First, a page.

Home' HR Monthly : July 2018 Contents July 2018 HRM magazine 27
re you giving this article your full
attention? Or are you battling with the
radio playing in your workplace? Is
the annoying ringtone of a colleague’s mobile
phone driving you to distraction? Or is it the
mechanical wheezing of a photocopier, or the
loud conversation drifting over from the coffee
cou nter? Sometimes the world can seem like a
very noisy place, particularly at work.
Many companies encourage and are proud of
the ‘open communication’ environments they set
up, but do these fun, lively workplaces come at
the expense of quality work and productivity?
Noise levels in the workplace are a health and
safety issue – and while this article isn’t about
the high noise levels endured by workers in
construction, agriculture or anyone toiling in a
nightclub, for example, it is about the increasing
ubiquity and impact of ‘background’ noise.
An international study from last year, that
included Australia, and was conducted by
economic consultants, Oxford Economics,
found that a mere one per cent of employees
(both senior executives and lower ranks
from across industries) say they can block
out distraction. This is a dramatic drop from
2015 when 20 per cent said they were able to
concentrate despite office noise.
Cavernous, open-plan offices have a lot to
answer for. Some 63 per cent of employees said
they lacked a quiet space for focused work,
which has a negative effect on their productivity,
satisfaction and well-being.
Celia Walker (name has been changed) works
in a large, glamorous creative agency in Sydney.
Although she is of a generation that is used to
music being part of her work environment, she
says the noise of people walking in high heels
across the highly-polished floor drives her mad.
“There’s very little I can say or do about it,
but I’ve come close to throwing something, it’s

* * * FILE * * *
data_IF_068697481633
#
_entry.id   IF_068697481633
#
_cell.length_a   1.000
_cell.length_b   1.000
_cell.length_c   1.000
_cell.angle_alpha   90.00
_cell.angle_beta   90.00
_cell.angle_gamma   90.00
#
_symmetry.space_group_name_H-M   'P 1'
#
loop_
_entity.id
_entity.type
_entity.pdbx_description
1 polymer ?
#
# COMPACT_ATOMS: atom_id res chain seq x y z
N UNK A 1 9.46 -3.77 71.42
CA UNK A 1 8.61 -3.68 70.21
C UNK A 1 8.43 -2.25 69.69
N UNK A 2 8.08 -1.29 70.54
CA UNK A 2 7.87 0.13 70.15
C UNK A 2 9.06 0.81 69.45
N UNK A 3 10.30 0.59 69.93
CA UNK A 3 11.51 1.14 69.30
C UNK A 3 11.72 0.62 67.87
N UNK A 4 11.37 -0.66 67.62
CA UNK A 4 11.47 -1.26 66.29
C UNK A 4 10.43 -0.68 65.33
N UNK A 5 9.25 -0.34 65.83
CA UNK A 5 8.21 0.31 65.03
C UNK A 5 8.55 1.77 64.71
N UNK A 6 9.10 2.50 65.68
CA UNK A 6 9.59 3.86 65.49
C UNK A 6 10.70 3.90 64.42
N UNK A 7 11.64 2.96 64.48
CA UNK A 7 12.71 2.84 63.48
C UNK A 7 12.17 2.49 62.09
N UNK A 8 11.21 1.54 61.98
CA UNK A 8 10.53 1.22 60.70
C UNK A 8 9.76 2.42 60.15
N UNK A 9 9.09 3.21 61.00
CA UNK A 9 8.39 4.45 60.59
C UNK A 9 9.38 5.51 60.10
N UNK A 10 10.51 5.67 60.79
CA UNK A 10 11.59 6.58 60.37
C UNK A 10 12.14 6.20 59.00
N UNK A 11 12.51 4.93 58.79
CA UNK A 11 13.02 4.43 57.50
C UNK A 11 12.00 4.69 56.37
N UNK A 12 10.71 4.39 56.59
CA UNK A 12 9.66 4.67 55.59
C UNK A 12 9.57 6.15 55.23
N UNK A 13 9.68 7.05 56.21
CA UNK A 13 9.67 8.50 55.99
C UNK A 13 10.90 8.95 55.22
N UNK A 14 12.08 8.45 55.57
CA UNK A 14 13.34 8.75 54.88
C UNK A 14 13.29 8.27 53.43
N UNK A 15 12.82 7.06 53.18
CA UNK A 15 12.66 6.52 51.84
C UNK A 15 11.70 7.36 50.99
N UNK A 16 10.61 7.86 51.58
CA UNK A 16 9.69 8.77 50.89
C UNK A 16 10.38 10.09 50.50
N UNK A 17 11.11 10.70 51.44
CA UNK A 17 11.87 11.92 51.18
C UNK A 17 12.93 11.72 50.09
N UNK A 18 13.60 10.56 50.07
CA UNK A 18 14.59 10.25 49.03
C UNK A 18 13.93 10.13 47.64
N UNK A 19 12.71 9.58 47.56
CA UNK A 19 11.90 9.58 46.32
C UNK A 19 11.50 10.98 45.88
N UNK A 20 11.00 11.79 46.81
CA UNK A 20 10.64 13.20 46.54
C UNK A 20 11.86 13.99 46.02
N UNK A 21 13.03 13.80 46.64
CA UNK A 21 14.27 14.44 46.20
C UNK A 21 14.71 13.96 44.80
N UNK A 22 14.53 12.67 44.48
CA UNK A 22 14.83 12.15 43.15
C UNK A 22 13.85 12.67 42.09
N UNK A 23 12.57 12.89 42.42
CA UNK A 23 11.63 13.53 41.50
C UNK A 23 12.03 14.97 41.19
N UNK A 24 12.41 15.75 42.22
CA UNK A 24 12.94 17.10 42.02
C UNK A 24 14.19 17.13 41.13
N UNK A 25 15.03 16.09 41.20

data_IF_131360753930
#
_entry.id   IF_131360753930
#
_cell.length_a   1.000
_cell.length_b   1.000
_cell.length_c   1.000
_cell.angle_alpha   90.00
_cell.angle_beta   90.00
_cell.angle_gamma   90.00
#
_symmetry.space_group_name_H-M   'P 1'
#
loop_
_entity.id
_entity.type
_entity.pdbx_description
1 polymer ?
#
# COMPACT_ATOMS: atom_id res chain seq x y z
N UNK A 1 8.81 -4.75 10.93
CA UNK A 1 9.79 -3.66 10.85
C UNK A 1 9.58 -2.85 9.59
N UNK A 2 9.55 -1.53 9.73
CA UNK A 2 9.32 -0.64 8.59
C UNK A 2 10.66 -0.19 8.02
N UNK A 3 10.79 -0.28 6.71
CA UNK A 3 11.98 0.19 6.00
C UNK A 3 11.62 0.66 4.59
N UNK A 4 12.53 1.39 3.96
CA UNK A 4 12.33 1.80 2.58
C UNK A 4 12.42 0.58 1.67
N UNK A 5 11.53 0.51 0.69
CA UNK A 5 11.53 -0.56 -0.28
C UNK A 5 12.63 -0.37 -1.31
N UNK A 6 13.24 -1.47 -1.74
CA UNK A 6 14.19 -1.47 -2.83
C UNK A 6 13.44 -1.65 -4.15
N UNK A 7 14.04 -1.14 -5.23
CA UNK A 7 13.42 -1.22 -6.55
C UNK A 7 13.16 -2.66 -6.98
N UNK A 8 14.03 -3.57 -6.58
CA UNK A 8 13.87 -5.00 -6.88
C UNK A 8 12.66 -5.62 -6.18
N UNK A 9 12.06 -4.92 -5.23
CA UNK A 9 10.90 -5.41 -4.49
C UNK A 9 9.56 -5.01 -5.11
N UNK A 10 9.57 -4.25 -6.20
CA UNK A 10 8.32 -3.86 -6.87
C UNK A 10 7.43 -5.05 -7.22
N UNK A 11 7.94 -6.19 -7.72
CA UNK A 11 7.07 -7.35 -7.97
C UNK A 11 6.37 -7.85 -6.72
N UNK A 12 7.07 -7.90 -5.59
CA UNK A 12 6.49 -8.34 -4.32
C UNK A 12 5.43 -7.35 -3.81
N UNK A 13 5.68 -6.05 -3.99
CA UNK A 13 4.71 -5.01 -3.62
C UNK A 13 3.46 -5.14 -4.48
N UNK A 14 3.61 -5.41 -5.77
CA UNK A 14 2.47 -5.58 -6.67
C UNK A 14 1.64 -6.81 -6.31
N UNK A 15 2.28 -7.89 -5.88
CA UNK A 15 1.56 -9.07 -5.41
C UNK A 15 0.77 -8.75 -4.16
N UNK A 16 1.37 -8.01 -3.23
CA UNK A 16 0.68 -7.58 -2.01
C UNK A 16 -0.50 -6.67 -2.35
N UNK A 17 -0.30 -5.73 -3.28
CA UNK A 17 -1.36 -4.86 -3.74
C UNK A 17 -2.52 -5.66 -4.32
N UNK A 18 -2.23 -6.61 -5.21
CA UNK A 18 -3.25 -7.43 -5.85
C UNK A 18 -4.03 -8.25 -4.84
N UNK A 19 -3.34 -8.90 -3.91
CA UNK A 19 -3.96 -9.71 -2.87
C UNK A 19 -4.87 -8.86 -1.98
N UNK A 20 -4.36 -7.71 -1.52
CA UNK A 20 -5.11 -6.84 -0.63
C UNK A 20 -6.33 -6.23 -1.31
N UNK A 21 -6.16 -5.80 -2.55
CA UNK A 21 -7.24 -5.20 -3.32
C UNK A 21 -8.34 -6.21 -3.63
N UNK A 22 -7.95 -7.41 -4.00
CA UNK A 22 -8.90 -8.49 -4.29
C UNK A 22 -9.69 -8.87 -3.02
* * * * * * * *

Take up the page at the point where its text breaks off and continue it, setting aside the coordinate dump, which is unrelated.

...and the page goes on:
Her response is to retire to a local coffee shop
with her laptop or go for a walk to calm herself.
Three-quarters of employees in the Oxford
Economics su rvey do the same, while 32 per cent
use headphones to block out distraction. More
worryingly for H R, employees in the noisiest
office environ ments are more likely to say they
may leave their job in the next six months.
Pitch and performance
There is a correlation in the survey between
companies’ revenue growth and how those
companies approach their work environments.
More than three-quarters of top performers
(revenue growth above 10 per cent and
less turnover) report that office design and
noise mitigation are important to financial
performance and are proactively addressing the
noise epidemic in their offices.
Take the Barangaroo office blocks in Sydney.
When P wC moved in, one (windowless) office
room was allocated for workers who require
peace and quiet.
The reality is that while HR can’t change the
layout of an organisation without a commitment
from the company, there are ways to get
colleagues collaborating to limit the noise and
elements you can introduce to dampen the din.
• Don’t single out particularly noisy people, but
bring up the issue of office etiquette in a group
meeting so everyone is onboard with noise levels.
• Explain why colleagues may need a quiet
environment, to conduct a phone call or to meet
a deadline so that your request seems reasonable.
• Lead by example: If someone talks really loud,
respond in a softer voice with something like,
“I want to hear this, but I don’t want to disturb
people, so can we step into a conference room?”
• Semi-private lounge groupings with furnitu re
that shields out noise. Carpet and underly or
padding help in areas of high pedestrian traffic.
• Indoor plants, such as the Ficus Tree or Peace
Lily, placed strategically also absorb noise.
• Establish dedicated quite and loud zones.
• Introduce random, natural sounds to the
workplace environ ment that obscure or “mask”
the sound of distracting conversations. The
sound of waterfalls is a popular choice. •••
While HR doesn’t want to be the
office police, hubbub can
affect wellbeing and work rate.
BY AMANDA WOODARD
more likely to say
they may leave
21/6/18 5:43 pm
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